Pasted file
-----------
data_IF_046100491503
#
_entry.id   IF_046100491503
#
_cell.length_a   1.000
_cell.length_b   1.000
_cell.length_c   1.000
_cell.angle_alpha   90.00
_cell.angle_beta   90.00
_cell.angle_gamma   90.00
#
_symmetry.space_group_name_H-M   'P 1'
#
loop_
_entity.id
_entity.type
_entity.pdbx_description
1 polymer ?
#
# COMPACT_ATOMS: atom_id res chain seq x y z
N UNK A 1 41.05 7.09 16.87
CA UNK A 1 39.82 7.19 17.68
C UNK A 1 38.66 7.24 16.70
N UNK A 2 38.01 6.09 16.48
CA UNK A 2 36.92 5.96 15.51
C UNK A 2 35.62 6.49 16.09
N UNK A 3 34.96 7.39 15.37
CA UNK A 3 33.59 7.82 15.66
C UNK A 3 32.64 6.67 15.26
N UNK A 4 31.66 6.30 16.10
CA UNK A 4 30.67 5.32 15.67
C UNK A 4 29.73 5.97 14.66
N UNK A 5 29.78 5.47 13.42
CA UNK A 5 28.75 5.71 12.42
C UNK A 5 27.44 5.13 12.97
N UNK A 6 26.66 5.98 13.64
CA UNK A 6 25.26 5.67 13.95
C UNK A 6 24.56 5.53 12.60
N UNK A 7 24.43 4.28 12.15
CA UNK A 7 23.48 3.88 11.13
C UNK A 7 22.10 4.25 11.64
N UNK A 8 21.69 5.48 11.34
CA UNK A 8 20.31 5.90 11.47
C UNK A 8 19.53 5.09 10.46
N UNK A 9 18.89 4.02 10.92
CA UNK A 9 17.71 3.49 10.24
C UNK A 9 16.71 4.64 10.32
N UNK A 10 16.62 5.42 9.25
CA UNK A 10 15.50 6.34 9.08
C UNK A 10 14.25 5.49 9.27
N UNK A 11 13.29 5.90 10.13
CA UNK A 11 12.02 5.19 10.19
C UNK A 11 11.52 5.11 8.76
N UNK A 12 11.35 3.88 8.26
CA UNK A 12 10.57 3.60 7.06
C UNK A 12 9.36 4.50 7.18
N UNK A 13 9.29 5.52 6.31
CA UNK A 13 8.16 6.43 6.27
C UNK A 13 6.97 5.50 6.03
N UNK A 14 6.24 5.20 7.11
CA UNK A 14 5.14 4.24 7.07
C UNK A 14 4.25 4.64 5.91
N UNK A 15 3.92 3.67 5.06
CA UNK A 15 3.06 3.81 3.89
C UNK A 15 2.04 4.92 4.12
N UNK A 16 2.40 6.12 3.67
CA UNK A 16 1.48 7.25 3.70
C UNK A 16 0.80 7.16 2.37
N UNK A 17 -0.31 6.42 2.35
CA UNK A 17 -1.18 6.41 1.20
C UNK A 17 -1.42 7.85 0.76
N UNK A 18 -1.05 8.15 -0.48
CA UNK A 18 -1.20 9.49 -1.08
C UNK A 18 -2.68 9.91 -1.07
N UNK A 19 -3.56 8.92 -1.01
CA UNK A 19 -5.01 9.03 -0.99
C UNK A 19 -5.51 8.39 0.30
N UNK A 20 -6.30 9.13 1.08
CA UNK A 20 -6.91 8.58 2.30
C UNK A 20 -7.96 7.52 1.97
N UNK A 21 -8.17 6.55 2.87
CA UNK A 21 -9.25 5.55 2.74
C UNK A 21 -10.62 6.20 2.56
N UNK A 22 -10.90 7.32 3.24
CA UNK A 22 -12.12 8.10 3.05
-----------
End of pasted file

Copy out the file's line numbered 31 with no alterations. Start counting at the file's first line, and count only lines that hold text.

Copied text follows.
CA UNK A 4 30.67 5.32 15.67